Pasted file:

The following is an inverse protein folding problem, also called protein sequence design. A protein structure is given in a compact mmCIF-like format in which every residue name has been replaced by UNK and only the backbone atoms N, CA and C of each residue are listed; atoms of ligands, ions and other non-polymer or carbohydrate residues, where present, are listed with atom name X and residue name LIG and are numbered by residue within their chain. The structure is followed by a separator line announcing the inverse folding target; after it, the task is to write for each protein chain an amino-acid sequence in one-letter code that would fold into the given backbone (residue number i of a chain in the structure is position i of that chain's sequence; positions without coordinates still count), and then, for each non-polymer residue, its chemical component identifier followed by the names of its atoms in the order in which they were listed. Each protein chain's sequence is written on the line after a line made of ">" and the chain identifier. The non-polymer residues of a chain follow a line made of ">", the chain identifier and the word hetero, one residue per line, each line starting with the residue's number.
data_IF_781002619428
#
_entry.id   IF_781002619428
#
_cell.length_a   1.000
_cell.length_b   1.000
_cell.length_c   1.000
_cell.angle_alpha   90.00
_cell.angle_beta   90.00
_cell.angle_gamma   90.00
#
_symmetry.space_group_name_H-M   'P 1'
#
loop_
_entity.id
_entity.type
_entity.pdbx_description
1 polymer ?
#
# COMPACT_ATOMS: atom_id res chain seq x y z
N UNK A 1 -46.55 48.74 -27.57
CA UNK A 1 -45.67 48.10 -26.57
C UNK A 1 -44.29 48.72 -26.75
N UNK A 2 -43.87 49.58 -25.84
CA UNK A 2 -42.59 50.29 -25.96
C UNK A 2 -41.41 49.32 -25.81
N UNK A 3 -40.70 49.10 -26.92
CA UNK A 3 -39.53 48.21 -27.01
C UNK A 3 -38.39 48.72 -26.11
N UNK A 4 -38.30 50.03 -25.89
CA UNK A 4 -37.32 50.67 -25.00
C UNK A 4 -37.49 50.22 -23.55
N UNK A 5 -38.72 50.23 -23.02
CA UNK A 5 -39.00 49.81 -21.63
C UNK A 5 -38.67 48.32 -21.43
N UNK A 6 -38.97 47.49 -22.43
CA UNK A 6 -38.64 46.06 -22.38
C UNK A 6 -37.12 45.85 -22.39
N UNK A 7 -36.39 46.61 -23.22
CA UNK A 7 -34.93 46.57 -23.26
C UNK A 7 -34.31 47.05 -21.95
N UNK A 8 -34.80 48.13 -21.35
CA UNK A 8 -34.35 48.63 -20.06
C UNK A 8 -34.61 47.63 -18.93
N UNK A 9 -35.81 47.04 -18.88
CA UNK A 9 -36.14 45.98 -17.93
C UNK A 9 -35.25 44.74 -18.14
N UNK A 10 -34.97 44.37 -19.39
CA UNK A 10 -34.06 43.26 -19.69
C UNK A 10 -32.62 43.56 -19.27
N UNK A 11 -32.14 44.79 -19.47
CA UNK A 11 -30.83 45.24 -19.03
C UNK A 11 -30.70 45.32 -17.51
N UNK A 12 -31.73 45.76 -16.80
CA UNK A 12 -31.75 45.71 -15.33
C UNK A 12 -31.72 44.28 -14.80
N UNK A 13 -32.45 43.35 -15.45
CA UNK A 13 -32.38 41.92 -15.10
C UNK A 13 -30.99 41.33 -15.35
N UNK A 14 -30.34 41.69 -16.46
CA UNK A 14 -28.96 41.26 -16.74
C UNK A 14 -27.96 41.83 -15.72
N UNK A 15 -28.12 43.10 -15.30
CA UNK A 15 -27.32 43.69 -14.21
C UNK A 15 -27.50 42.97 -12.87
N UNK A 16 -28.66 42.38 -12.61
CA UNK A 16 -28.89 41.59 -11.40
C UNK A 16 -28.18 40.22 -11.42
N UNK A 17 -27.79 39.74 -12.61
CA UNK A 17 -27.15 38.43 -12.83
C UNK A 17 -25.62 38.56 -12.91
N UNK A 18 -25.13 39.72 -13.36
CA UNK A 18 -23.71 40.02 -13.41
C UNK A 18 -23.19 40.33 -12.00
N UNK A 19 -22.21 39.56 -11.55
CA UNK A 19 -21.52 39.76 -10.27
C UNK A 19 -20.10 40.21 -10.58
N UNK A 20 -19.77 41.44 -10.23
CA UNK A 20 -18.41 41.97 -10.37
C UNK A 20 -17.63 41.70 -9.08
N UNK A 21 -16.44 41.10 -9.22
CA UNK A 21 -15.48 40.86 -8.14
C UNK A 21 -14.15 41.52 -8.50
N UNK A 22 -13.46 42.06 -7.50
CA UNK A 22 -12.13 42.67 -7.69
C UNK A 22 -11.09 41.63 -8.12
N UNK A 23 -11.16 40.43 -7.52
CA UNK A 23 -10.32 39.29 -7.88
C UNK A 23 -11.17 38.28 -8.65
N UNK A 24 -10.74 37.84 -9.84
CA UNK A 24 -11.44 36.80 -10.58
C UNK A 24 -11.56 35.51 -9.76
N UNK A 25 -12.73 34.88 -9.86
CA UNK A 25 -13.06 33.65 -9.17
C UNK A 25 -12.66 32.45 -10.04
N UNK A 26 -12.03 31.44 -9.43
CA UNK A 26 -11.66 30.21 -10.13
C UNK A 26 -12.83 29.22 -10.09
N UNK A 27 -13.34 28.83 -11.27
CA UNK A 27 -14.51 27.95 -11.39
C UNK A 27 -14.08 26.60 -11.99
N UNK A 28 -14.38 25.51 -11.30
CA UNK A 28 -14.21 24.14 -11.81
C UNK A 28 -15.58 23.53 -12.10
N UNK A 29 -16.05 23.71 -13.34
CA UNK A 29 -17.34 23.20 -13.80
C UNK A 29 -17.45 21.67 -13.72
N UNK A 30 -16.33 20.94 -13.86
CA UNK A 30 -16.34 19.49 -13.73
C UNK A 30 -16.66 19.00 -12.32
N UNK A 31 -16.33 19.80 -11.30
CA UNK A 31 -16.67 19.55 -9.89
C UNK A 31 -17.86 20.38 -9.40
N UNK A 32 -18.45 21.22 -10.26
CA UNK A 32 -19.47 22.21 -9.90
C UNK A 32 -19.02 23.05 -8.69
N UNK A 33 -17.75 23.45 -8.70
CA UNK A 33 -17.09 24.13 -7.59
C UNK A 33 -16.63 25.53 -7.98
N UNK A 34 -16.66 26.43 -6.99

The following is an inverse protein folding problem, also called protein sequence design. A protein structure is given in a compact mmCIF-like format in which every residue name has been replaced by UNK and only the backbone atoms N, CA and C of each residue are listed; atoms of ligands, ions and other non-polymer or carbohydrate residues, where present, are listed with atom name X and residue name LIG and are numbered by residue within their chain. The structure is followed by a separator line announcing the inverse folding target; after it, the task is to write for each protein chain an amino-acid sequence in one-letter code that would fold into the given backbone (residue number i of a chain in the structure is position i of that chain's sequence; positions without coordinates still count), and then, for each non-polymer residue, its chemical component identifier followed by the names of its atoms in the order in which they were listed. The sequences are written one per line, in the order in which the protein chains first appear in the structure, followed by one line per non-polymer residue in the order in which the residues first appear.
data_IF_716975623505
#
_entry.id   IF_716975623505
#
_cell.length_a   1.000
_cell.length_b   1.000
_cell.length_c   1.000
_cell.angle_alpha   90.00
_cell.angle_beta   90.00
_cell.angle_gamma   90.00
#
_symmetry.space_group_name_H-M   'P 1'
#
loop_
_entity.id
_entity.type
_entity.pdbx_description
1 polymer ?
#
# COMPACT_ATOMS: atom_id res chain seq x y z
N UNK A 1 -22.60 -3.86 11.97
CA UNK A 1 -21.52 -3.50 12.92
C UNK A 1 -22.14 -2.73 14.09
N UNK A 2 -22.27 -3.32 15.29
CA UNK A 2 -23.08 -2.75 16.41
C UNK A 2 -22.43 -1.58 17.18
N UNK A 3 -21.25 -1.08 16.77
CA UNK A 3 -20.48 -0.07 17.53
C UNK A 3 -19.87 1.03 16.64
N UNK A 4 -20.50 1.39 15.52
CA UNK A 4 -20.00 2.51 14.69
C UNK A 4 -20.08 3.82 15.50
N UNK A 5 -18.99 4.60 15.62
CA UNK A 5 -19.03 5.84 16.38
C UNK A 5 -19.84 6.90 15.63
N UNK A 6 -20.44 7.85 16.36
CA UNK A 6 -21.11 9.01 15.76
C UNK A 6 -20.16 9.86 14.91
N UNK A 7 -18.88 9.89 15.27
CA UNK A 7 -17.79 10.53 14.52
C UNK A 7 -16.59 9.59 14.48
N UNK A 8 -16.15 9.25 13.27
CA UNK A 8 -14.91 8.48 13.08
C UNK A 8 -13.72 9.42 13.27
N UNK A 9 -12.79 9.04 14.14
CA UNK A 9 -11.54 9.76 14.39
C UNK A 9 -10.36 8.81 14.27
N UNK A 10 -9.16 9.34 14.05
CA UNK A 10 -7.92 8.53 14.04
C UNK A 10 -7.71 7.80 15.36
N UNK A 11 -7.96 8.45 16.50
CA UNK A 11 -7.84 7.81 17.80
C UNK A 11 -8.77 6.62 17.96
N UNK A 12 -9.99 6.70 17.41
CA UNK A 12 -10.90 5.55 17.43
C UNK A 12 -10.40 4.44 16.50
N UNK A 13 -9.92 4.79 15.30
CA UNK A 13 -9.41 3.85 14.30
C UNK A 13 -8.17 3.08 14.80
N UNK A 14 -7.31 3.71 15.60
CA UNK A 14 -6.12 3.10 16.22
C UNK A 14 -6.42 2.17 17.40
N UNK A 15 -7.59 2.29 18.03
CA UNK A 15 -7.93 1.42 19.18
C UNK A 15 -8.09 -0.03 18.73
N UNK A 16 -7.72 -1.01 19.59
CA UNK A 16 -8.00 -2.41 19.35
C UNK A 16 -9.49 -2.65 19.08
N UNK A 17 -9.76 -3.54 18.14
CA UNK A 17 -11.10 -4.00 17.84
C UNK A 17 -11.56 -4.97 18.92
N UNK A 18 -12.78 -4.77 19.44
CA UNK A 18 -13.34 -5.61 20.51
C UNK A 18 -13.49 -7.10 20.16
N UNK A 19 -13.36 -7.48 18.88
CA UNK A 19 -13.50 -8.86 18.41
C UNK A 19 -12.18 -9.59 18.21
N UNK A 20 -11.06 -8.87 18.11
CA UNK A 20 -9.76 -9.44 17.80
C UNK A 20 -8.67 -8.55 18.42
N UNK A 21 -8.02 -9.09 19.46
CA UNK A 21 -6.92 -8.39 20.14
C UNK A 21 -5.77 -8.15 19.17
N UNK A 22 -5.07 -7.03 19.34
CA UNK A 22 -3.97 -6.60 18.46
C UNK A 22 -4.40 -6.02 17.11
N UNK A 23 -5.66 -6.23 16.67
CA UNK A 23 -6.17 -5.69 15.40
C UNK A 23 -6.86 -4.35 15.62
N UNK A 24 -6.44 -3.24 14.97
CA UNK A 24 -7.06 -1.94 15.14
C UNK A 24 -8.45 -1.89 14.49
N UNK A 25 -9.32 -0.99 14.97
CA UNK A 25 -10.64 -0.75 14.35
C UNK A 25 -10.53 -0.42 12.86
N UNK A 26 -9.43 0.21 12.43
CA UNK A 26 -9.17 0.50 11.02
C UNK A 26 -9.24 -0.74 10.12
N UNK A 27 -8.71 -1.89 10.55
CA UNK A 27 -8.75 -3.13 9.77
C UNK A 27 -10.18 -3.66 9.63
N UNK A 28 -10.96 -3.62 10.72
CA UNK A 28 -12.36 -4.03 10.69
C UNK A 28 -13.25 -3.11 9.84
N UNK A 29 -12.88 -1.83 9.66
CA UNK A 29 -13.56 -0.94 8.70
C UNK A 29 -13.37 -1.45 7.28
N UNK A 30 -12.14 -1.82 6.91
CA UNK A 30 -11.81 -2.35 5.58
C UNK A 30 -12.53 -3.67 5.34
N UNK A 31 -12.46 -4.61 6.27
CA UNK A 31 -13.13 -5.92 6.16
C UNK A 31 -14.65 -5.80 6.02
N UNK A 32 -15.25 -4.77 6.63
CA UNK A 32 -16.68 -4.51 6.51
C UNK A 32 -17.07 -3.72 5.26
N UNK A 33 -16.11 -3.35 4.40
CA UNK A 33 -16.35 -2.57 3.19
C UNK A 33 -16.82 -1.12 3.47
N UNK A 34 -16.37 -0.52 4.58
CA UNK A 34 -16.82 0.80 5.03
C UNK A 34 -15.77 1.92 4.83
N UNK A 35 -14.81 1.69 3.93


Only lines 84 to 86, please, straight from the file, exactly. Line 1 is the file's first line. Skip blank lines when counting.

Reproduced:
C UNK A 21 -14.15 41.52 -8.50
N UNK A 22 -13.46 42.06 -7.50
CA UNK A 22 -12.13 42.67 -7.69